PMDD (Premenstrual dysphoric disorder) is similar to PMS, but much more severe and often debilitating. It involves mood, cognitive, and physical symptoms caused by the normal variations in estrogen and progesterone levels during the later half of the menstrual cycle leading up to the next period. It can be difficult to get a diagnosis by a health professional, which may be partly due to confusion about whether it is a psychiatric or a hormonal disorder, and likely also because doctors are taught that patients are not trustworthy when it comes to reporting their menstrual symptoms. If you type “medical sexism period pain” into your search bar you’ll find a slew of fairly recent articles from Harvard University, the BBC, the Atlantic and more about doctors not taking menstrual complaints seriously (or womens’ pain in general). A 2020 study that interviewed 17 people with a diagnosis of PMDD found an average of 20 years of living with the condition before being correctly diagnosed, meaning these participants suffered for 20 years before they had access to appropriate treatment.
We’ll believe you
For the record: if you tell us that your symptoms are severe enough to be considered PMDD, we’ll believe you.
There is a popular belief that severe pain and intense emotional distress with periods are “normal”—just a fact of life if you have a uterus and ovaries. We’re here to tell you that menstruation does not actually have to be a horrible physical and emotional experience and that although we need more research on PMDD and more treatment options, there are treatments out there for PMDD that may help you feel better during the most difficult time of your cycle.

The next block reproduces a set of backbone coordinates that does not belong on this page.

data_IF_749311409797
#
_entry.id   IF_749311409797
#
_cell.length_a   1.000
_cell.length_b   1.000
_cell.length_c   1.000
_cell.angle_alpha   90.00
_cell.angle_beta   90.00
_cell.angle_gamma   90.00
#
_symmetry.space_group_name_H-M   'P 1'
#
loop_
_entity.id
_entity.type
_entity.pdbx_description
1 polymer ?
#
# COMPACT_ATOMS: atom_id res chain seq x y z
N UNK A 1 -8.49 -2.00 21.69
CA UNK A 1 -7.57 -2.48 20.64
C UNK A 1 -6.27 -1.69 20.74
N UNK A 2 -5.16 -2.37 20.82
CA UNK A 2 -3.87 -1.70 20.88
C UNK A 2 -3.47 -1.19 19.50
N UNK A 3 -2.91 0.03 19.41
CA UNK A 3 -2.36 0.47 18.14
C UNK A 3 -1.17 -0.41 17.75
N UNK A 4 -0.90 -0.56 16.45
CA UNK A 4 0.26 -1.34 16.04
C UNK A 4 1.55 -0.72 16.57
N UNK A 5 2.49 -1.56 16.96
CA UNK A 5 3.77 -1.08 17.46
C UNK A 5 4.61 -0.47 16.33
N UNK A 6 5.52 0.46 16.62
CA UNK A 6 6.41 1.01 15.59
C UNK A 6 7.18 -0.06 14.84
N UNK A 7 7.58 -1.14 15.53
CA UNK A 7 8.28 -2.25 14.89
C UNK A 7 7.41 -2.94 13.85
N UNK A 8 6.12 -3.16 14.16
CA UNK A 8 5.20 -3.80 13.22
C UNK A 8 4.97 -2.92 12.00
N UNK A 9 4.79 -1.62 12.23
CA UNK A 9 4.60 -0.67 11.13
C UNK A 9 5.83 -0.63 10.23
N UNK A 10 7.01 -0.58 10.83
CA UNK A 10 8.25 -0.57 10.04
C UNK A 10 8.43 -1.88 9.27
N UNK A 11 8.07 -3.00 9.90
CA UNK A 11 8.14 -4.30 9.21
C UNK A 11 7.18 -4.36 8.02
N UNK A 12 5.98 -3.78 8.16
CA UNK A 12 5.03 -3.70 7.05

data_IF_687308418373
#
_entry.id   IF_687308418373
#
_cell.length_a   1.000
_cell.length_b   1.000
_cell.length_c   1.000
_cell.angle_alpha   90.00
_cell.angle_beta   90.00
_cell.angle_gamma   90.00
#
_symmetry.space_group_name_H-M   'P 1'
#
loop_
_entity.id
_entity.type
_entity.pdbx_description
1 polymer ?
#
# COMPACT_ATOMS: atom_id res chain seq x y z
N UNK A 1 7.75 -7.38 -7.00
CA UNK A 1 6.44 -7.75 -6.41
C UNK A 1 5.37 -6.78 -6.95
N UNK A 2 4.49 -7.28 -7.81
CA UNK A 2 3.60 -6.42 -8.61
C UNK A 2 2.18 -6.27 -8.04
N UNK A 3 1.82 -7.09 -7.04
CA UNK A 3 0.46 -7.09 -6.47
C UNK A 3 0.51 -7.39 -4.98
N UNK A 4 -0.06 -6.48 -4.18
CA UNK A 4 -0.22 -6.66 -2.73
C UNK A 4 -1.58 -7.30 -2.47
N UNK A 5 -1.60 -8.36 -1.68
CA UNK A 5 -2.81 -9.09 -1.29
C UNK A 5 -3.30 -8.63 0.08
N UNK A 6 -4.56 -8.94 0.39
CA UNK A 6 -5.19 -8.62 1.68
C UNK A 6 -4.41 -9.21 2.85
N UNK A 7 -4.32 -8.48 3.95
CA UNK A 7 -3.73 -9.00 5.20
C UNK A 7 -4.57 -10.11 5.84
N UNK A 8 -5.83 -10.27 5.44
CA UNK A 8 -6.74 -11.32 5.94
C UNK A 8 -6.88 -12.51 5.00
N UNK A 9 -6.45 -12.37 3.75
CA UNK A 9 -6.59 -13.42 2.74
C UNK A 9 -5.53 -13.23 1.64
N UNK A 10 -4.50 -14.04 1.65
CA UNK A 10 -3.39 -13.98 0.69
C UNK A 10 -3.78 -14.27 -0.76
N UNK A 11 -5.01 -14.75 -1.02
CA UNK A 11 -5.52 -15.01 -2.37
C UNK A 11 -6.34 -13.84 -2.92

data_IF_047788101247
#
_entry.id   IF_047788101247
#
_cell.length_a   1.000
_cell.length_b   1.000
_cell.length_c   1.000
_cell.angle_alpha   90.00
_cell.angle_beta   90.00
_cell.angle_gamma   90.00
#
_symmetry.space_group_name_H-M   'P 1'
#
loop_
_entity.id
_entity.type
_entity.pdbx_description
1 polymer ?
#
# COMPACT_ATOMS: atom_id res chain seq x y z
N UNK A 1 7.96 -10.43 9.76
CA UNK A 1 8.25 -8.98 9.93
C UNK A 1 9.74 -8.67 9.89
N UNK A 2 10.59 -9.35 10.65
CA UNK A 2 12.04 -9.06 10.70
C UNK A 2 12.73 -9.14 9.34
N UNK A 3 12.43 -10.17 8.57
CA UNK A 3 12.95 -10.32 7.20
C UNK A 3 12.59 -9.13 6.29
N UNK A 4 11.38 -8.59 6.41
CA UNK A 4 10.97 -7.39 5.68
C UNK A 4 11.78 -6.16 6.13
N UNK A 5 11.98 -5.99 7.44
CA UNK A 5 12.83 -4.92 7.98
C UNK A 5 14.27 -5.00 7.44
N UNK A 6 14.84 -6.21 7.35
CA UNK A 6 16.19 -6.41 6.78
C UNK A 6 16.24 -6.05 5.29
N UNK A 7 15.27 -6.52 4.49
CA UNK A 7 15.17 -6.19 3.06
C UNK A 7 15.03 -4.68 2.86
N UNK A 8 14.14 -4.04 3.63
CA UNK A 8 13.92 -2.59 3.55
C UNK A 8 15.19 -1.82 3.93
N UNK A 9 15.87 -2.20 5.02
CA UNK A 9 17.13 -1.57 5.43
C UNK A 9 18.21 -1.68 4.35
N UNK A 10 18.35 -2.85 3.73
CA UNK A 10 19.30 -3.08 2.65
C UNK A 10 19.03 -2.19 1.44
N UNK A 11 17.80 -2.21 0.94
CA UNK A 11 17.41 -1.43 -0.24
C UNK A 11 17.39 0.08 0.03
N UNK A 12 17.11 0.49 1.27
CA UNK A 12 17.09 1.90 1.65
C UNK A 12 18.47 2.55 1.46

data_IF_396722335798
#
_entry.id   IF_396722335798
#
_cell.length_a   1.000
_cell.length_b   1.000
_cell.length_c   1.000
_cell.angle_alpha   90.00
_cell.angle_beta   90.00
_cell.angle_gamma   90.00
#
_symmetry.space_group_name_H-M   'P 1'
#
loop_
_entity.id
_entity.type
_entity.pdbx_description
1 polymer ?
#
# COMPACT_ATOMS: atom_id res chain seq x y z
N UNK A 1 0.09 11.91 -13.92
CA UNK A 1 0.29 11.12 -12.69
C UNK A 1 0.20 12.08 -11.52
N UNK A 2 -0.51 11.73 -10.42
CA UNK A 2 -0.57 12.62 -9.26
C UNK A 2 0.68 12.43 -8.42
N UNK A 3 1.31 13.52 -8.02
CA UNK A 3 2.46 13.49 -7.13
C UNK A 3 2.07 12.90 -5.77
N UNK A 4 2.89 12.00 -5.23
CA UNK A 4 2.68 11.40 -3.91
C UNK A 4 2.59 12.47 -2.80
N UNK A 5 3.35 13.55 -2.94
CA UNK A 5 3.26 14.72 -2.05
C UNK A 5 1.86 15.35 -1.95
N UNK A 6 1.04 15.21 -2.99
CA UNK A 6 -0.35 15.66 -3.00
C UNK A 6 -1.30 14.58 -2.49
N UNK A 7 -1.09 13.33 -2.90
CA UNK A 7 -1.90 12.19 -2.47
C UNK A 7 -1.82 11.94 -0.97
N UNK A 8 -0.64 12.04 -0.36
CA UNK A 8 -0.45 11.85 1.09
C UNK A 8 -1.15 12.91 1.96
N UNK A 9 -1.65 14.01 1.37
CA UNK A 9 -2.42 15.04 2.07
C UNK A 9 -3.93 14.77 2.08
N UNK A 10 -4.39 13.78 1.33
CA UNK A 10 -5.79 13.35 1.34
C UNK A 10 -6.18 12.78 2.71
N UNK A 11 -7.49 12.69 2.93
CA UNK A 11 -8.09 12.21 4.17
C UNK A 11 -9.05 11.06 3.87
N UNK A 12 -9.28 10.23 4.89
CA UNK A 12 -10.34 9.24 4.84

Symptoms of PMDD include anxiety, depression, irritability, angry outbursts, confusion and social withdrawal. Physically, some experience abdominal bloating, chest tenderness/swelling, weight gain, swelling of extremities, headaches, or joint/muscle pain. To officially qualify as PMDD, these symptoms would go away after day 4 of the cycle and wouldn’t reappear until at least day 13. It’s not considered PMDD if these symptoms are related to medication (including hormones), drug, or alcohol consumption. In order to be considered PMDD, these symptoms need to be “severe enough to interfere with social, academic, or work performance.”
Symptoms of PMDD include anxiety, depression, irritability, angry outbursts, confusion and social withdrawal. Physically, some experience abdominal bloating, chest tenderness/ swelling, weight gain, swelling of extremities, headaches, or joint/ muscle pain.
If you think that you may have PMDD, we suggest that you:
- Fill out the DRSP (Daily Record of Severity of Problems) for two months – a daily log of specific symptoms often used to diagnose PMDD.
- Reach out to a health professional for support that may help you get through the difficult part of your cycle immediately, i.e. before getting a diagnosis.